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Repairing VHS Tapes – Transplanting « Behind the Scenes

Repairing VHS Tapes – Transplanting

April 29th, 2009

Today I received a faulty VHS tape from a client. Ultimately it was to be digitized, but before that was even an option, I had to get the tape to play. After testing on a variety of players, it seemed clear that this was a problem with the physical cassette, not the data on the tape.

A routine transplant was in order.

Here’s how…


  • Original VHS cassette (patient)
  • New VHS cassette (donor)
  • Screwdriver (scalpel)

I use new VHS cassettes to insure that they are in good working order, but you could use any old tape for the donor so long as you know it will play and you are willing to sacrifice it in order to save your patient tape.

Now it’s time to scrub in.


Begin by removing the screws on the underside of both cassettes. There are five screws for each.


Flip the cassettes so they are right-side-up and remove the tops.


Remove the reels from the donor cassette.

Note that these three cylindrical posts (2 silver, one white) must be in place on the bottom half before continuing (sometimes they get stuck on the top half when it is removed, so look there if you can’t find them on the bottom half). Their locations are marked on the above image.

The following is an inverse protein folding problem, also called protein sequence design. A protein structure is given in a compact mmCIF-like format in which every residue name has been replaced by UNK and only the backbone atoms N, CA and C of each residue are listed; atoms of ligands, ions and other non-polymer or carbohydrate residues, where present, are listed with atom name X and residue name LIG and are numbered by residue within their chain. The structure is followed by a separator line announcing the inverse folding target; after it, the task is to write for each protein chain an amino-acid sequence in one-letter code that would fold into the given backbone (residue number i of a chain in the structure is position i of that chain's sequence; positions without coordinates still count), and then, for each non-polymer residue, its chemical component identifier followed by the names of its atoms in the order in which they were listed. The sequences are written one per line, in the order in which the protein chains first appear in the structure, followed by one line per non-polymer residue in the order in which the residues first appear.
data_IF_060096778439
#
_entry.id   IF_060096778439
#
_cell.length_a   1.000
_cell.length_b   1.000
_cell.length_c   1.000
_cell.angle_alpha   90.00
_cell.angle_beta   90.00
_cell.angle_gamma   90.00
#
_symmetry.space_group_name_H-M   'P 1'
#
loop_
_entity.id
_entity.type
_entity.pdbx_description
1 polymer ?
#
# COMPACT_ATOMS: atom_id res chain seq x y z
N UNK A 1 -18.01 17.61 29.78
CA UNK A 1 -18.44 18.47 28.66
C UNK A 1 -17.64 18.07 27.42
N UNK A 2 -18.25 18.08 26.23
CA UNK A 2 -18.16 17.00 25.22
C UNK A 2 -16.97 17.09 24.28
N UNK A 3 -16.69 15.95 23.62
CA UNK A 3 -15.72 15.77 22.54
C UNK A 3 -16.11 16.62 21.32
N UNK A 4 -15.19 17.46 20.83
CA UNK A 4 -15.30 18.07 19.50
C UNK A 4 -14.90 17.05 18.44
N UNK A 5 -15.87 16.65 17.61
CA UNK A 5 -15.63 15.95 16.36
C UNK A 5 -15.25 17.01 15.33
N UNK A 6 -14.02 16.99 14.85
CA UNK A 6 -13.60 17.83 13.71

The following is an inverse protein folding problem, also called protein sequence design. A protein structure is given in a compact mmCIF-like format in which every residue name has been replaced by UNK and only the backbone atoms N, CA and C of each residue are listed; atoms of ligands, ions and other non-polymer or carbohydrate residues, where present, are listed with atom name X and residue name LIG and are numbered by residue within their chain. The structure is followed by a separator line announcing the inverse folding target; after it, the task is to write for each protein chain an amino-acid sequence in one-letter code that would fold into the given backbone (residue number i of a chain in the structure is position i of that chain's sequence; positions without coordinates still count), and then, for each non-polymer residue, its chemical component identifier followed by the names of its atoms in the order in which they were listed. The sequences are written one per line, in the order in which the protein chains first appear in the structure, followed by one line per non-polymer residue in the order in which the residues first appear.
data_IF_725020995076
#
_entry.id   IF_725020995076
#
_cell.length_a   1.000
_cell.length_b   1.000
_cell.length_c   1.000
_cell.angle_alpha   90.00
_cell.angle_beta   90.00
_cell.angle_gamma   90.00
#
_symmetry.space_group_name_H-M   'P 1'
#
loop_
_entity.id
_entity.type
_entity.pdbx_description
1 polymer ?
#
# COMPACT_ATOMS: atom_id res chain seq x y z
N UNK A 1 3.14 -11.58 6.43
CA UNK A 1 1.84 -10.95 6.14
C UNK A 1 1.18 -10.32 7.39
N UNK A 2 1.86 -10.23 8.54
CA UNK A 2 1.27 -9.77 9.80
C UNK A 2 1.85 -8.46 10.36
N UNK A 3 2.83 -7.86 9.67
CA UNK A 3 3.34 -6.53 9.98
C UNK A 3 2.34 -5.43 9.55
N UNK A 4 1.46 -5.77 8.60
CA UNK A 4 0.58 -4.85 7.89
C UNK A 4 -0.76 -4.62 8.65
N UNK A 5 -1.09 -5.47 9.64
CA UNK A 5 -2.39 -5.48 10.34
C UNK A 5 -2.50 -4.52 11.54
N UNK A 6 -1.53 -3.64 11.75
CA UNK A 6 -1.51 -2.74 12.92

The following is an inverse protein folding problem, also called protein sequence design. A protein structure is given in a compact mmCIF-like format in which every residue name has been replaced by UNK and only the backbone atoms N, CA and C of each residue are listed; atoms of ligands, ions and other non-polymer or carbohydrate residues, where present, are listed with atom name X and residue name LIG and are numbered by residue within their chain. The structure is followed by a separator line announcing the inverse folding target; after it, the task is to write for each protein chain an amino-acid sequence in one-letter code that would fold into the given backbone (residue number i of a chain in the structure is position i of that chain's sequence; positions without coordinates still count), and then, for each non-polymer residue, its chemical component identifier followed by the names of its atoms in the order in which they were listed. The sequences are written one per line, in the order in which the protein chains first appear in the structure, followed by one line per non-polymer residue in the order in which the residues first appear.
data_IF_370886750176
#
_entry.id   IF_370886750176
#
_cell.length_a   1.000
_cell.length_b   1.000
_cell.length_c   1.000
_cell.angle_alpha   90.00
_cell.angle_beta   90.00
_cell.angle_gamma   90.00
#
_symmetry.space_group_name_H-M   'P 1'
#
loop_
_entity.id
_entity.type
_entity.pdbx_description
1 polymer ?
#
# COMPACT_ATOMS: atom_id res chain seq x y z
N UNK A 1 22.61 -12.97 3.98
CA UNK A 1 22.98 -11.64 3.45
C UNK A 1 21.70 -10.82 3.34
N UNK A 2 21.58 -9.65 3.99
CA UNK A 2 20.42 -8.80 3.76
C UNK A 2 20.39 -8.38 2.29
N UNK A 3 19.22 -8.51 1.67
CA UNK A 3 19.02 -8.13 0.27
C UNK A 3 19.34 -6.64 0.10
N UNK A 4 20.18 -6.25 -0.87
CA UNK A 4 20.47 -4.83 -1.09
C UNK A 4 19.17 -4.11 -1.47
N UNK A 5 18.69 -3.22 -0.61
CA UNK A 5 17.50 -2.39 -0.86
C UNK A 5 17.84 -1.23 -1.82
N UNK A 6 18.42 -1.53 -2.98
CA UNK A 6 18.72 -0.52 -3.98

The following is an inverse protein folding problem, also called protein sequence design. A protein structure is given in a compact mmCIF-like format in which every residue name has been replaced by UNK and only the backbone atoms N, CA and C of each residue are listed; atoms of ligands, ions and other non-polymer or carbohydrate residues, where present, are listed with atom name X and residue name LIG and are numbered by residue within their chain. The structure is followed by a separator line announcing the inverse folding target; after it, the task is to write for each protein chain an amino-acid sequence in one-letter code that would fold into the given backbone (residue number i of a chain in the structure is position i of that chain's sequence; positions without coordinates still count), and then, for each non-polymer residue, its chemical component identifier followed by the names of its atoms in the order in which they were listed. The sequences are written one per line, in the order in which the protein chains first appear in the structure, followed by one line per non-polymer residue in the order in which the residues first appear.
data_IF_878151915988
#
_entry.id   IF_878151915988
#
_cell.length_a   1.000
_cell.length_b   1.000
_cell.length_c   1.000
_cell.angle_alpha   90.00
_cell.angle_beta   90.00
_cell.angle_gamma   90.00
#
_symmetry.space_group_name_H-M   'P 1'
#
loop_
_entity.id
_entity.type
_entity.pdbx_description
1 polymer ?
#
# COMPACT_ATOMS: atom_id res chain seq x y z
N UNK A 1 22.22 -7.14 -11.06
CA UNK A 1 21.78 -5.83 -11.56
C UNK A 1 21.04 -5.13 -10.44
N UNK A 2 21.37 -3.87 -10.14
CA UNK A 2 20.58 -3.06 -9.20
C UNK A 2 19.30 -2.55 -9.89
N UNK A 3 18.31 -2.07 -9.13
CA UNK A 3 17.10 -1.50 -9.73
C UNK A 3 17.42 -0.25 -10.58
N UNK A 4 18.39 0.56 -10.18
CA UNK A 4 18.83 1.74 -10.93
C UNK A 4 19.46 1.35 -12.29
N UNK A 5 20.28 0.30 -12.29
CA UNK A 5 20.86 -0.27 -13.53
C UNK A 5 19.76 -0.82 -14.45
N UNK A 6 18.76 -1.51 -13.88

Place the left hand reel from the patient cassette in the left hand spot of the now empty donor cassette.

Thread the tape between the white and silver cylinders.

On the right hand side, thread the tape around the silver cylinder and between the silver tab and it’s peg counterpart. This last part can be a bit tricky, just pull the tab aside, slip in the tape, and release.

Place the right hand reel from the patient cassette in the right hand spot of the donor cassette.

Get rid of any slack in the tape by tightening the reels.


Place the top back on to the bottom half of the cassette. To do so, lift up the flap at the front and be sure the various pegs are aligned as you place it down. It helps to put the back in first then ease the front down.

Flip it over and replace the screws. The operation is complete, and (hopefully) a success. Pop the cassette in a player and give it a test run.

The reel from the donor and the shell from the patient tape can be discarded.


For a more entertaining (though perhaps less informative) video tutorial, check this out

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